American Heritage® Dictionary of the English Language, Fourth Edition
- adj. Brought from wildness into a domesticated or tractable state.
- adj. Naturally unafraid; not timid: "The sea otter is gentle and relatively tame” ( Peter Matthiessen).
- adj. Submissive; docile; fawning: tame obedience.
- adj. Insipid; flat: a tame Christmas party.
- adj. Sluggish; languid; inactive: a tame river.
- v. To make tractable; domesticate.
- v. To subdue or curb.
- v. To tone down; soften.
Century Dictionary and Cyclopedia
- Reclaimed from wildness, savagery, or barbarism. Of persons, civilized; made peaceable, docile, or polite in manners and habits.
- Of beasts, birds, etc.: Reclaimed from the feral condition or state of nature for the use or benefit of man; not wild; domesticated; made tractable.
- Having lost or not exhibiting the usual characteristics of a wild animal, as ferocity, fear of man, and shyness: as, a tame wild cat; the wild ducks are quite tame this season; the bear seemed very tame.
- Cultivated; improved: noting land, vegetable products, etc.
- Submissive; spiritless; pusillanimous.
- Sluggish; languid; dull; lacking earnestness, fervor, or ardor.
- Deficient in interesting or striking qualities; uninspiring; insipid; flat: as, a tame description.
- Ineffectual; impotent; inert.
- Accommodated to one's habits; wonted; accustomed.
- Feeble, vapid, prosy, prosaic.
- To reclaim from a wild or savage state; overcome the natural ferocity or shyness of; make gentle and tractable; domesticate; break in, as a wild beast or bird.
- To subdue; curb; reduce to submission.
- To destroy; kill.
- To deprive of courage, spirit, ardor, or animation.
- To make subdued in color or luster; soften; relieve; tone down.
- To open; broach.
- To divide; deal out; formerly, to cut; carve.
- adj. Not or no longer wild; domesticated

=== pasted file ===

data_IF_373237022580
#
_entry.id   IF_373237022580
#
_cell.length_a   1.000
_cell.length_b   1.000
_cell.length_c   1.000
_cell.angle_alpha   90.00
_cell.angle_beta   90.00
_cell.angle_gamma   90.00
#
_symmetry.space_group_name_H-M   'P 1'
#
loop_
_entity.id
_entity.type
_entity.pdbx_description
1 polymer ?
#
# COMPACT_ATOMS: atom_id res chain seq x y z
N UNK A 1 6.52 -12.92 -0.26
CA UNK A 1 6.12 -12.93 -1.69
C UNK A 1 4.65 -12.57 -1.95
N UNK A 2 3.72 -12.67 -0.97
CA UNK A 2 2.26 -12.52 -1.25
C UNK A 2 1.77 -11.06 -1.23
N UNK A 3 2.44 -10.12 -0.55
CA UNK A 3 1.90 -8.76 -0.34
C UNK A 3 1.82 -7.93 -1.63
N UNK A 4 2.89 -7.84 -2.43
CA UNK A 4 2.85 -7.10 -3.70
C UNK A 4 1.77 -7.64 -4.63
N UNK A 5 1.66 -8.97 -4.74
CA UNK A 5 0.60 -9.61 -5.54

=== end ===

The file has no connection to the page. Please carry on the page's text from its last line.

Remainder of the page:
- adj. Mild and well-behaved; accustomed to human contact
- adj. Not exciting
- adj. mathematics Capable of being represented as a finite closed polygonal chain.
- v. transitive to make something tame
- v. intransitive to become tame
GNU Webster's 1913
- v. Obs. or Prov. Eng. To broach or enter upon; to taste, as a liquor; to divide; to distribute; to deal out.
- adj. Reduced from a state of native wildness and shyness; accustomed to man; domesticated; domestic.
- adj. Crushed; subdued; depressed; spiritless.
- adj. Deficient in spirit or animation; spiritless; dull; flat; insipid.
- v. To reduce from a wild to a domestic state; to make gentle and familiar; to reclaim; to domesticate.
- v. To subdue; to conquer; to repress.
- adj. very restrained or quiet
- v. correct by punishment or discipline
- adj. very docile
- adj. flat and uninspiring
- v. make fit for cultivation, domestic life, and service to humans
- adj. brought from wildness into a domesticated state
- v. adapt (a wild plant or unclaimed land) to the environment
- v. make less strong or intense; soften.
- v. overcome the wildness of; make docile and tractable
- From Old English tam (Wiktionary)
- Middle English, from Old English tam; see demə- in Indo-European roots. (American Heritage® Dictionary of the English Language, Fourth Edition)
“Sonika Singh started making hand-painted sneakers as gifts for friends at Monta Vista High School in Cupertino, Calif., embellishing them with what she calls "tame graffiti.”
“At the farm in Middle Tennessee, they also had some chestnuts, which she called tame chestnuts.”
“Before long he had become what we call tame -- that is to say, his wings had been clipped; he was allowed out of his cage, because he could no longer fly away, and he sang when he was told, because he was whipped if he did not.”
“It all depends upon what you call tame, Mr. Bramshaw," was the somewhat sarcastic reply.”
“They have one small, ugly, yellow-coloured bull, which they call tame, and which the _mozos_ ride familiarly.”
“In terms of the character of the master/journeyman/apprentice, what you get -- as a cost of removing writing from the hurly-burly world of rude market principles -- is a certain tame, politically correct liberalism (universally in effect throughout the American creative writing guild now), which makes appropriate, but extremely subdued, noises about political depredations.”
“I love the over-the-top Beetlejuice-at-the-Ascot Gavotte statement gown (and hat!), and the ready-to-wear look, while relatively tame, is flattering, kicky, and still totally Mondo.”
“Wild landscapes and wild weather, singly or together, create moments of great drama, exhilaration, liberation, even here in tame old Britain.”
“ — & the answer to it will shew — how tame is Reason when compared with Feeling.”
“Kubrick doesn't necessarily like Dr. Bill, and he doesn't necessarily want us to like him either; Bill is very sheltered and sexually tame, which is why his wife's rather ordinary revelation sends such a shock through his ordered existence.”
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